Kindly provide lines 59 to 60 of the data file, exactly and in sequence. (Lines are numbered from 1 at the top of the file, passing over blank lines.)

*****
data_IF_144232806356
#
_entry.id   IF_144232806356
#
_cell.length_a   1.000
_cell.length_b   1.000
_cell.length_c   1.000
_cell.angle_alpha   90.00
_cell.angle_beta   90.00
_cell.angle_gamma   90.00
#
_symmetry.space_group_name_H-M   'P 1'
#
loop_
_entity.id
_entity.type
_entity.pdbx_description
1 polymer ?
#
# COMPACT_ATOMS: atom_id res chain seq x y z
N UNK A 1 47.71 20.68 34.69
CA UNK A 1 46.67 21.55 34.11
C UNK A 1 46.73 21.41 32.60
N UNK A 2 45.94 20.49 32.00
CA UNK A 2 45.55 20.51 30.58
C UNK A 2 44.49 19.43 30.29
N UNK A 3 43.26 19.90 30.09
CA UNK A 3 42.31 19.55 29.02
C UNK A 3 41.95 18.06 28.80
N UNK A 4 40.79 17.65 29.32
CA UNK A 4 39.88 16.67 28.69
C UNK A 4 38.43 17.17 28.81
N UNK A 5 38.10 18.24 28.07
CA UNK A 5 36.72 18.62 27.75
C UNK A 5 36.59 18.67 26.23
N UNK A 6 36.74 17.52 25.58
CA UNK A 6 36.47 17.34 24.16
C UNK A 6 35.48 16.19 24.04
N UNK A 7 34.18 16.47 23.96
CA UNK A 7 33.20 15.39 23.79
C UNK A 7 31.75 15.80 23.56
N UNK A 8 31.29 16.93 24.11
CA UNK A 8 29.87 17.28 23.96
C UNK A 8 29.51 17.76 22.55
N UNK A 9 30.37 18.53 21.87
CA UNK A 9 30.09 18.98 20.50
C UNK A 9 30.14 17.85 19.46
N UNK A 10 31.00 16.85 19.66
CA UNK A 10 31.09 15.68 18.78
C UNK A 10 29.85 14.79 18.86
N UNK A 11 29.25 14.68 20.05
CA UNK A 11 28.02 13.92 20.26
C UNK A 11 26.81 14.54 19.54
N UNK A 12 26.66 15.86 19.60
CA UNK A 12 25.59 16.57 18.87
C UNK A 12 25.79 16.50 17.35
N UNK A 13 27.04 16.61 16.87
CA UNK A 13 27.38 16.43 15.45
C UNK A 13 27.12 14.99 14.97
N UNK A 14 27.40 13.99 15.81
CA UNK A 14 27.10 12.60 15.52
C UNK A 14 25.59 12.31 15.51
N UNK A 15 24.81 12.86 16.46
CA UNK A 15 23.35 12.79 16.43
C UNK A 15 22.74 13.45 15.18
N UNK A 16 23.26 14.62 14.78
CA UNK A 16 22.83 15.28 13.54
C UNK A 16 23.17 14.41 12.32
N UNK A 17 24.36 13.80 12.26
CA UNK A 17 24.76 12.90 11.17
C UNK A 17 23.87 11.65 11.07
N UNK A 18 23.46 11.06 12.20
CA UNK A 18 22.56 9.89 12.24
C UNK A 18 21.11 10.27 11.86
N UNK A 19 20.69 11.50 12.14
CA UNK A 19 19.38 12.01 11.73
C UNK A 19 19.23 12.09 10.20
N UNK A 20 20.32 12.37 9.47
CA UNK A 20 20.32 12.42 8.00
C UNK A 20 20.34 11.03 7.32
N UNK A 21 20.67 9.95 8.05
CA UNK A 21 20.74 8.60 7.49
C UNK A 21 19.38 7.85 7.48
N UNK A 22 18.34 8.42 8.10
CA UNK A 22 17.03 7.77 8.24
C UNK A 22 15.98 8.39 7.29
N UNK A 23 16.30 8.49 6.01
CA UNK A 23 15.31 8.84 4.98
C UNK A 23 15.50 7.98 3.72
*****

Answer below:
C UNK A 13 27.12 14.99 14.97
N UNK A 14 27.40 13.99 15.81